January 2019 Savings, plus other updates

Unlike last January, where I tried to lead a frugal nun-like existence, I did no such thing this time round – it was just a really quiet month social-wise, with only one cheeky ‘beer and Nando’s’ session after work on pay day.

All other weekends, I went to the gym or stayed at home, slowly making my way through the alcohol in the house, reading a little and re-watching (and enjoying) old episodes of Doctor Who (I started from the Christopher Eccleston series).

Oh, I did go on my first walk of the year – a 6-mile flat trek along the Bridgewater Canal in Warrington, which was very pleasant. I wore my new waterproof jacket and walking trousers (hand-me-down and a late Christmas present from a family member) so my walking gear is getting a bit more suitable for the good ole British weather!

I also got my first Premium Bond win of the year – hopefully, the first of many!

NS&I’s app informing me of my win!

So, how did I get on with my savings in the first month of the year?

I saved 41.5%, which is a pretty good start.

The above savings includes top ups from £116 matched betting profits (from last month), the £25 premium bond win, £10 lotto winnings, £15 from TopCashback* and £69.02 affiliate income from OddsMonkey (thank you to all who signed up via my links!).

Shares and Investment Trusts

No new investments, just added to existing ones.

Current share/IT portfolio can be found here.

(Entire portfolio here)

Future Fund 

I was vaguely aware that the markets had begun to recover a bit but was surprised to see the extent of that recovery when I ran my numbers – my Future Fund is heading in the right direction again, sitting at £151,358. Whilst not all the losses have been recouped, I’m just glad to have crossed the £150k milestone again!

Dividends and Other Income

An average month of dividends: Continue reading

2019 Goals

Before I go into my goals, I will mention that I intend to continue to throw my cash into investments in the face of probable continued turbulent markets, uncertainty due to Brexit and whatever else happens around the world which might cause share prices to go down (or up).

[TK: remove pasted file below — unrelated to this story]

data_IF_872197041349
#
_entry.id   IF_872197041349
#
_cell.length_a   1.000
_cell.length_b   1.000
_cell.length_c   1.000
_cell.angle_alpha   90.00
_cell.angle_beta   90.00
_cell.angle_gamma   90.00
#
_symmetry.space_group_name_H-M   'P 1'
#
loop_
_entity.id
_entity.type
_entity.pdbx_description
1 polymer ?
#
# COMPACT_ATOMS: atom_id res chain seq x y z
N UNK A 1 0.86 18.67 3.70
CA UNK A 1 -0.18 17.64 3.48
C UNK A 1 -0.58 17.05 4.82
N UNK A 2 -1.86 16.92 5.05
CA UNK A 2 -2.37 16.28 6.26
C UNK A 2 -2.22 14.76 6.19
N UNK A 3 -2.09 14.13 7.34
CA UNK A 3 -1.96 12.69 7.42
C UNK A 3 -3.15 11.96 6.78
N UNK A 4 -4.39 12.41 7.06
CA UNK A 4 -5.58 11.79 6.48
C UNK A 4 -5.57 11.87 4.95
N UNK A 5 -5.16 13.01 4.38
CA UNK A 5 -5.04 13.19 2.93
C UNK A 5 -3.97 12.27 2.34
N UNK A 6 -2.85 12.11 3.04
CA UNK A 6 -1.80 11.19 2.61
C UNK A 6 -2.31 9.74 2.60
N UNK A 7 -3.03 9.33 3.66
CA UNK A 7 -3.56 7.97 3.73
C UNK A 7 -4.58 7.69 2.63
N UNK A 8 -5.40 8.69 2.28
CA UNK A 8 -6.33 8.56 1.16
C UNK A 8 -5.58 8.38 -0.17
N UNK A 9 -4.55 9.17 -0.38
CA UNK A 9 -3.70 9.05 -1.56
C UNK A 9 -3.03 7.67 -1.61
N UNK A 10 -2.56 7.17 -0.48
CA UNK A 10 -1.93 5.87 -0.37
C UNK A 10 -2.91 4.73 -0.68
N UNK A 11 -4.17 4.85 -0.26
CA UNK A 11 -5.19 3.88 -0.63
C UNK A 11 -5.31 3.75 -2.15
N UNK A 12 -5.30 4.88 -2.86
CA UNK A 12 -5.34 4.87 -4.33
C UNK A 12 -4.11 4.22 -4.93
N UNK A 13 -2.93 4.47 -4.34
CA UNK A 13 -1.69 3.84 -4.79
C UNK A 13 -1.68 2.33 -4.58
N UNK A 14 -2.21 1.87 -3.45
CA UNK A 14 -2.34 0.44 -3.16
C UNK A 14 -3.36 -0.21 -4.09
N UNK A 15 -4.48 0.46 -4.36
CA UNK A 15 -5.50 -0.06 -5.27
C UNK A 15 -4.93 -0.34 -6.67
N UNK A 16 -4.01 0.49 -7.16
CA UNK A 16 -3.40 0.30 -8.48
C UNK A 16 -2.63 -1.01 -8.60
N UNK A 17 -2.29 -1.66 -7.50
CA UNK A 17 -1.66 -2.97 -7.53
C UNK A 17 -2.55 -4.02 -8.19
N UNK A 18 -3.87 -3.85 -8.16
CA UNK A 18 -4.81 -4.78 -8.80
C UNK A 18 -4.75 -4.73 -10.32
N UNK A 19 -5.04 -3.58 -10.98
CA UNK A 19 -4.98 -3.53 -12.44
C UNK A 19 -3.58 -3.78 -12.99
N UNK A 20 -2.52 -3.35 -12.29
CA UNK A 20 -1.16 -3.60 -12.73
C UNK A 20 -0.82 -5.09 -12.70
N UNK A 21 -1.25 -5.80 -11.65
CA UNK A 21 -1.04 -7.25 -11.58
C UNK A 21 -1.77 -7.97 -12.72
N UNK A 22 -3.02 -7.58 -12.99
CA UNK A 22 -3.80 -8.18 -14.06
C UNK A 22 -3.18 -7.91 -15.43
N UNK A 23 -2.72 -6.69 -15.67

I don’t intend to hoard cash because I don’t know how to time the markets and wouldn’t want the anxiety of trying to decide when to invest so I’m just going to continue investing monthly regardless. Keep calm and carry on and all that.

I need to ensure that my emergency cash funds are topped up (having dipped into them recently to fund some holiday excesses)  – my aim is for them to cover 3 x monthly expenses for now.

Anyway, back to the main topic…Goals!

As with recent years, I find that setting only a few goals works well for me, allowing me to focus, with little room for distraction so I’m going to do something similar exactly the same for 2019.

Not every exciting, I know and perhaps not really stretching either but there’s another reason why I want to keep things simple and familiar, which I will go into later.

So without further ado, here they are:

Continue reading

December 2018 Savings, plus Round Up

Happy New Year!

Hope you all had a fabulous Christmas and enjoyed the celebrations last night to see in the new year, whether you were out in a noisy pub/bar or at home watching ‘Jools’ Annual Hootenanny’ – I was doing neither, as I was already tucked up in bed suffering from jet lag well before Big Ben’s chimes rang! I could have dragged myself out to meet up with friends but FOMO can’t compete with sleep these days!

Anyway, I had a great break in Hong Kong, spent a lot of quality time with family, ate too much, though surprisingly drank very little.

So, how did I do in the last month of the year?

I saved 38.4% – surprisingly higher than expected but I put some of my Christmas shopping on my credit card so that will appear on next month’s bill.

My average for the year ended up at 43.2%. Although I didn’t achieve my goal (again) to hit that elusive 50%, I’m quite satisfied with this average.

The above savings include top ups from £155 matched betting profits (from last month), £42.61 from TopCashback* and £66.32 affiliate income from OddsMonkey (thank you to all those who joined via my link – much appreciated!). I also withdrew £1k from my Smarkets exchange account which was chucked into my SIPP.

Shares and Investment Trusts

I made an investment in JPMorgan Asian Investment Trust – don’t have a lot in this region so thought I’d diversify a bit.

Current share/IT portfolio can be found here.

(Entire portfolio here)

Future Fund 

I think this is the rockiest year of investing that I’ve encountered so far – no Santa Rally this time.

My Future Fund ends the year at £142,831, which was around what it was back in April 2018 – one step forwards, three steps back it seems! Hitting my £150k milestone back in September seems like a dream now but I look forward to hitting it again in 2019!

Dividends and Other Income

Dividends received this month: Continue reading

Restarting Your Life

I first heard about David Sawyer’s book, RESET: How to Restart Your Life and Get F.U. Money‘ (RESET) when it was featured on Monevator.

 

David contacted me and asked if I’d be interested in reviewing his book, and I agreed, especially as I needed to read one more non-fiction book by the end of the year to hit one of my reading goals. A signed copy duly arrived in the post.

Parts I & II